Just Enough Knowledge to be Dangerous
One of the bigger problems with learning in the field of SEO is that there are a lot of people who have a nugget of information. And they spread it far and wide without the proper context needed to evaluate the potential risks and rewards of any given strategy. So new SEOs end up thinking topic x is the most important, then topic y, then topic z. And then someone debunks one of those. Many false facts are taken as truths when the people with a nugget of information (that they found from some source) spread it as fact.
Accurate Answers Need Context
As the structure of the web changes and search engine relevancy algorithms change then so must the field of SEO. This means that the right answer to questions can change frequently, and information from many years ago may not be correct. Does PageRank matter? When I first got in SEO it was crucially important, but over the years other pieces of the relevancy algorithms (like domain age, domain name, domain trust, domain extension, link anchor text, searcher location, search query chains, word relationships, search personalization, other user data, result re-ranking based on local inter-connectivity, input from 10,000+ remote quality raters, and even a wide array of penalties & filters) have been layered over the top of the core relevancy algorithm.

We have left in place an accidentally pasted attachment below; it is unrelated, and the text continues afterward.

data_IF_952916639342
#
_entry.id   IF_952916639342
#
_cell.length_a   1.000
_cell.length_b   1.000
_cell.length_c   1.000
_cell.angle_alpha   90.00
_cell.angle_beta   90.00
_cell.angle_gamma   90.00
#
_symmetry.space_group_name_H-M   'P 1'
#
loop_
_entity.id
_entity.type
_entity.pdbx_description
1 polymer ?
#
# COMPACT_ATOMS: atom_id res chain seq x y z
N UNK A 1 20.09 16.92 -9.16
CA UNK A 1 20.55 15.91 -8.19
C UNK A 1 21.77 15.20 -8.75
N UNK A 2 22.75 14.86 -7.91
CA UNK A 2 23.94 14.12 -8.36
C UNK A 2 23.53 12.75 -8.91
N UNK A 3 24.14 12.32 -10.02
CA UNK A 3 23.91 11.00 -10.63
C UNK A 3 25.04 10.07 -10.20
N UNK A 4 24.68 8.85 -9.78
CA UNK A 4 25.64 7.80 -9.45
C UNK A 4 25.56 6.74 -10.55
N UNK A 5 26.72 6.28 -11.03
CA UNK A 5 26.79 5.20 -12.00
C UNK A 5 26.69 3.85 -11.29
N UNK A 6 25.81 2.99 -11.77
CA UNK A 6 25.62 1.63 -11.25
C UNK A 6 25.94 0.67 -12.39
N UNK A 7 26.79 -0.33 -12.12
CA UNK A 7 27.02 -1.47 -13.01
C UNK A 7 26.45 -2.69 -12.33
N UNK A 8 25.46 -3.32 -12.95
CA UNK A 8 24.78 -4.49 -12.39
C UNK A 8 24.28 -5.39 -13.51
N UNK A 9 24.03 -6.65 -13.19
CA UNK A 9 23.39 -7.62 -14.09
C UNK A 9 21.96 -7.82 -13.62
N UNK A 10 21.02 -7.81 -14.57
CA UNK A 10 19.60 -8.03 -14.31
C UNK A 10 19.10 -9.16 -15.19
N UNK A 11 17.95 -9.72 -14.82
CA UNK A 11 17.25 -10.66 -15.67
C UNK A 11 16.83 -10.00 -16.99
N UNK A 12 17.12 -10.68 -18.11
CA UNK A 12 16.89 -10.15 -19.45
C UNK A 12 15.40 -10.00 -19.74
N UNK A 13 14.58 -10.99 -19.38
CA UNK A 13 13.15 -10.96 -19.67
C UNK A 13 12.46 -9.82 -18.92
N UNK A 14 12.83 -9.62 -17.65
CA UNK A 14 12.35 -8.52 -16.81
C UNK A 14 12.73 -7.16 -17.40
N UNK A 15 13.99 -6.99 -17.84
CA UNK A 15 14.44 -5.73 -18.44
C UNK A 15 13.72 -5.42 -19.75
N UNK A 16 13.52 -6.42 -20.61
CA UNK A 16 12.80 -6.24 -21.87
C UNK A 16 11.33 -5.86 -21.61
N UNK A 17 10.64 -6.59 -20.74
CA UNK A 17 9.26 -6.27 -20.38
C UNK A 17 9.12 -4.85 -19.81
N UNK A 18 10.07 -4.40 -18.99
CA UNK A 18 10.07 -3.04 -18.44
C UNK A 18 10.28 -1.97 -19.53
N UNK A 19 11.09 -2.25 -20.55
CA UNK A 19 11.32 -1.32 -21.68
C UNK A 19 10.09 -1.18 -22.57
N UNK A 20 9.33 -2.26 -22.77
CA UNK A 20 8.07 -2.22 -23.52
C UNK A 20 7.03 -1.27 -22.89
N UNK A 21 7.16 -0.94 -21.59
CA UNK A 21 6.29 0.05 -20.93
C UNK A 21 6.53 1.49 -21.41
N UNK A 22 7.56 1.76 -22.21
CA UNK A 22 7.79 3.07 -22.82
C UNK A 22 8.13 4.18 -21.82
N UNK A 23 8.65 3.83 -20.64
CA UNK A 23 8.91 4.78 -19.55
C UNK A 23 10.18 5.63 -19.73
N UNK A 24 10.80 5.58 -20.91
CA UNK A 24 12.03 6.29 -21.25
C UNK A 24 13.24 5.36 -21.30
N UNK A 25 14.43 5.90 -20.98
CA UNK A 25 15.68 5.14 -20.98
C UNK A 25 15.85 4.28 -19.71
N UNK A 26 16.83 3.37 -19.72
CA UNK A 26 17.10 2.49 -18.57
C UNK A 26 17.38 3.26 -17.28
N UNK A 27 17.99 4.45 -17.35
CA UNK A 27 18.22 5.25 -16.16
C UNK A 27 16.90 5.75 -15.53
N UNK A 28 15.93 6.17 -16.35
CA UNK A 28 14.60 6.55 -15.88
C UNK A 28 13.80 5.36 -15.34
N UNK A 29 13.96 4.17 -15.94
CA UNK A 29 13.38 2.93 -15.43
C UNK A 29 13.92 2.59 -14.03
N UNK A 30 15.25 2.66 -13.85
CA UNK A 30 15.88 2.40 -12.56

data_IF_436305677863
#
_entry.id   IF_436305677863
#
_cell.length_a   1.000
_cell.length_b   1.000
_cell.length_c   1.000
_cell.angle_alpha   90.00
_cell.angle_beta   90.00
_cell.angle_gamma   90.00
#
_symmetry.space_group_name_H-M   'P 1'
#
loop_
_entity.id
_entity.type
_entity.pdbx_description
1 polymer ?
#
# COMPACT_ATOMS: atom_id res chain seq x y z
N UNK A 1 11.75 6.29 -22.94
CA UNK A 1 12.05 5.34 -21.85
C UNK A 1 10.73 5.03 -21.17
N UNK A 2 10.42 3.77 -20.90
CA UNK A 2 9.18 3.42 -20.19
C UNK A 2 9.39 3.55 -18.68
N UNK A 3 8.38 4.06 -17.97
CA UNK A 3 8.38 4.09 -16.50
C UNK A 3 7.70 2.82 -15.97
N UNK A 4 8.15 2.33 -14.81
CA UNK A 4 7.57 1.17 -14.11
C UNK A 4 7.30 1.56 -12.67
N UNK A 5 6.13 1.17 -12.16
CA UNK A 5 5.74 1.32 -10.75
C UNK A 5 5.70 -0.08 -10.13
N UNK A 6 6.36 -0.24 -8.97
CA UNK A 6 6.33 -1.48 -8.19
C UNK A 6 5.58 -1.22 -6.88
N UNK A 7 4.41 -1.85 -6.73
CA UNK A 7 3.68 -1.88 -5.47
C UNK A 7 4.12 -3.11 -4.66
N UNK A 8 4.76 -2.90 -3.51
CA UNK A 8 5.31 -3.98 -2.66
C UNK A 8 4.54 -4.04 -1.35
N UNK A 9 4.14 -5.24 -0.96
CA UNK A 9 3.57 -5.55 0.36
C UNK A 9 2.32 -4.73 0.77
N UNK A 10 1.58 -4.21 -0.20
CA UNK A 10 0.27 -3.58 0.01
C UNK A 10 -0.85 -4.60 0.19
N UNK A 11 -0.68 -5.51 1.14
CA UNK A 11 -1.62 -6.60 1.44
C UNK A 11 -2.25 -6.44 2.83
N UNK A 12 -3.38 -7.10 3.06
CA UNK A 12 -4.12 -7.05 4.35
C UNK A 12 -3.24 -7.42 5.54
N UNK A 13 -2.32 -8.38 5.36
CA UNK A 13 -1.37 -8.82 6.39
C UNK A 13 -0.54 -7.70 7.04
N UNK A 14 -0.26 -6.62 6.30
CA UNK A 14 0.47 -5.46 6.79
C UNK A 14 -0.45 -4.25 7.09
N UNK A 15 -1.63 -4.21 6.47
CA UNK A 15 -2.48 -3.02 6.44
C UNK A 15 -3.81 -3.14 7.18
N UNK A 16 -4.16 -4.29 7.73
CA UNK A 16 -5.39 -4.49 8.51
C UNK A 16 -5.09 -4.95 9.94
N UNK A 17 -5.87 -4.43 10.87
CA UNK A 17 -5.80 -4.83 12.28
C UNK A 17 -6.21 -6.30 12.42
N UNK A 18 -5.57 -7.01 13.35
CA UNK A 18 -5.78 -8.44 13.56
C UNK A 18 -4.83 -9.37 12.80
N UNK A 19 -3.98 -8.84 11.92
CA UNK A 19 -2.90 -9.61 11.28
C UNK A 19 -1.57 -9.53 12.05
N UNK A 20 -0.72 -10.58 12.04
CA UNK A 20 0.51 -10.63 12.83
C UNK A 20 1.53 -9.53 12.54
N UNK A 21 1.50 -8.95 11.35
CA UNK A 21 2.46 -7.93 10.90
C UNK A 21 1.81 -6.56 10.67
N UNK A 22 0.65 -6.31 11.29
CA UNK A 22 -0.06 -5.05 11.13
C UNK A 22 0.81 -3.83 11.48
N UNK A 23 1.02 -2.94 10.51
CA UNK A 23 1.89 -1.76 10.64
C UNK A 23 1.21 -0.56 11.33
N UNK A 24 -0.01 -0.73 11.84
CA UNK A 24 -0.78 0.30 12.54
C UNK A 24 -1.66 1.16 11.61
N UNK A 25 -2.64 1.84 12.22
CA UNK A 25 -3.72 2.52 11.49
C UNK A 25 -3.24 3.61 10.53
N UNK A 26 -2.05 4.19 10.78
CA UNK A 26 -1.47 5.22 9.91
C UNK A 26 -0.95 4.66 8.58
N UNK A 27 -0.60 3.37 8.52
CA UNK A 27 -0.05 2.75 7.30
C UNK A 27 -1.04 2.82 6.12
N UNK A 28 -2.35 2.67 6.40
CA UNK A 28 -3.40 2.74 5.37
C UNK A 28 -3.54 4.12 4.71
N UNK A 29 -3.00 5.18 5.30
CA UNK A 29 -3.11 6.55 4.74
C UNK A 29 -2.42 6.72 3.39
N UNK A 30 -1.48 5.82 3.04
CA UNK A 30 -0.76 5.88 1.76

If that sounds like a lot, it is because it is!
Yes, PageRank is important to driving indexing, but for rankings it is nowhere near as important as it once was. SEO has become a much more refined art. In an October 2009 interview, Google’s Amit Singal stated:
No one should feel, if I dismantle the current search system, someone will get upset. That’s the wrong environment. When I came, I dismantled [Google cofounders] Larry and Sergey’s whole ranking system. That was the whole idea. I just said, That’s how I think it should be done, and Sergey said, Great!
Great SEO Service is Interactive
Search keeps innovating – as it must. Each layer of innovation creates new challenges and new opportunities.
Not only does SEO strategy change over time, but it also varies from site to site. A large corporate site has a different set of strengths and weaknesses than a small local business website. The best SEO advice must incorporate all of the following
- where you are
- where you want to be
- the resources you have to bridge the gap between the above 2 (domain names, brand, social relations, public relations, capital, etc.)
- what the competition is doing
- your strengths and weaknesses relative to your market
That is why having an interactive SEO Community is so important. It allows us to look for competitive strengths and weaknesses, and offer useful tips that fit your market, your website, and your business.